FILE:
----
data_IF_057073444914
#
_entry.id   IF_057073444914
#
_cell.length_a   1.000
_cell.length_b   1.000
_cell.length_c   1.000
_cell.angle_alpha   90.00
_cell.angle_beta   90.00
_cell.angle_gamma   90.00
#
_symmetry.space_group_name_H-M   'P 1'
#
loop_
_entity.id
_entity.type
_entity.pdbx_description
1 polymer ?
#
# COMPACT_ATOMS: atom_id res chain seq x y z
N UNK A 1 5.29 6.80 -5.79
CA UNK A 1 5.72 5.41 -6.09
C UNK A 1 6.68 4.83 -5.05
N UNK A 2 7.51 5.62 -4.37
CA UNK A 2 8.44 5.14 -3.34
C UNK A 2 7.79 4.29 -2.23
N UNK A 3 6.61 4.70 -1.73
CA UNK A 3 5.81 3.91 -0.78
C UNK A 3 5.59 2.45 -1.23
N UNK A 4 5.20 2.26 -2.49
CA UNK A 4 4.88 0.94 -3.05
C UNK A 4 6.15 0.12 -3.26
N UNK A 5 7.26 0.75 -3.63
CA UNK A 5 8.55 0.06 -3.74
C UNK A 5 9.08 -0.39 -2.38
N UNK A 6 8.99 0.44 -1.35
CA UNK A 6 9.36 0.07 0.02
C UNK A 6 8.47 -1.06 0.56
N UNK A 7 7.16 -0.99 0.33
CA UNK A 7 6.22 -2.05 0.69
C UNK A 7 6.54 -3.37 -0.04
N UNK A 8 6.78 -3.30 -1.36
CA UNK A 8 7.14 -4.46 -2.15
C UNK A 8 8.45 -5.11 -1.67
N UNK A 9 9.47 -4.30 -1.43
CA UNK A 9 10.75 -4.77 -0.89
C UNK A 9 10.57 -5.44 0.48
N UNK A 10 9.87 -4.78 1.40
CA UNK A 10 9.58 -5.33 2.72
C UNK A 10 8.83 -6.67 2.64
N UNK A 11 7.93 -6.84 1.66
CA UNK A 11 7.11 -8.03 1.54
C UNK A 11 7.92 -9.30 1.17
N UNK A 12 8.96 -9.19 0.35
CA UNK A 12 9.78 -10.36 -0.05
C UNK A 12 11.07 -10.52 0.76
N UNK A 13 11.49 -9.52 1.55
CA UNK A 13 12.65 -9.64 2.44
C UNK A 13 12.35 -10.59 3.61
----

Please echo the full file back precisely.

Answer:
data_IF_057073444914
#
_entry.id   IF_057073444914
#
_cell.length_a   1.000
_cell.length_b   1.000
_cell.length_c   1.000
_cell.angle_alpha   90.00
_cell.angle_beta   90.00
_cell.angle_gamma   90.00
#
_symmetry.space_group_name_H-M   'P 1'
#
loop_
_entity.id
_entity.type
_entity.pdbx_description
1 polymer ?
#
# COMPACT_ATOMS: atom_id res chain seq x y z
N UNK A 1 5.29 6.80 -5.79
CA UNK A 1 5.72 5.41 -6.09
C UNK A 1 6.68 4.83 -5.05
N UNK A 2 7.51 5.62 -4.37
CA UNK A 2 8.44 5.14 -3.34
C UNK A 2 7.79 4.29 -2.23
N UNK A 3 6.61 4.70 -1.73
CA UNK A 3 5.81 3.91 -0.78
C UNK A 3 5.59 2.45 -1.23
N UNK A 4 5.20 2.26 -2.49
CA UNK A 4 4.88 0.94 -3.05
C UNK A 4 6.15 0.12 -3.26
N UNK A 5 7.26 0.75 -3.63
CA UNK A 5 8.55 0.06 -3.74
C UNK A 5 9.08 -0.39 -2.38
N UNK A 6 8.99 0.44 -1.35
CA UNK A 6 9.36 0.07 0.02
C UNK A 6 8.47 -1.06 0.56
N UNK A 7 7.16 -0.99 0.33
CA UNK A 7 6.22 -2.05 0.69
C UNK A 7 6.54 -3.37 -0.04
N UNK A 8 6.78 -3.30 -1.36
CA UNK A 8 7.14 -4.46 -2.15
C UNK A 8 8.45 -5.11 -1.67
N UNK A 9 9.47 -4.30 -1.43
CA UNK A 9 10.75 -4.77 -0.89
C UNK A 9 10.57 -5.44 0.48
N UNK A 10 9.87 -4.78 1.40
CA UNK A 10 9.58 -5.33 2.72
C UNK A 10 8.83 -6.67 2.64
N UNK A 11 7.93 -6.84 1.66
CA UNK A 11 7.11 -8.03 1.54
C UNK A 11 7.92 -9.30 1.17
N UNK A 12 8.96 -9.19 0.35
CA UNK A 12 9.78 -10.36 -0.05
C UNK A 12 11.07 -10.52 0.76
N UNK A 13 11.49 -9.52 1.55
CA UNK A 13 12.65 -9.64 2.44
C UNK A 13 12.35 -10.59 3.61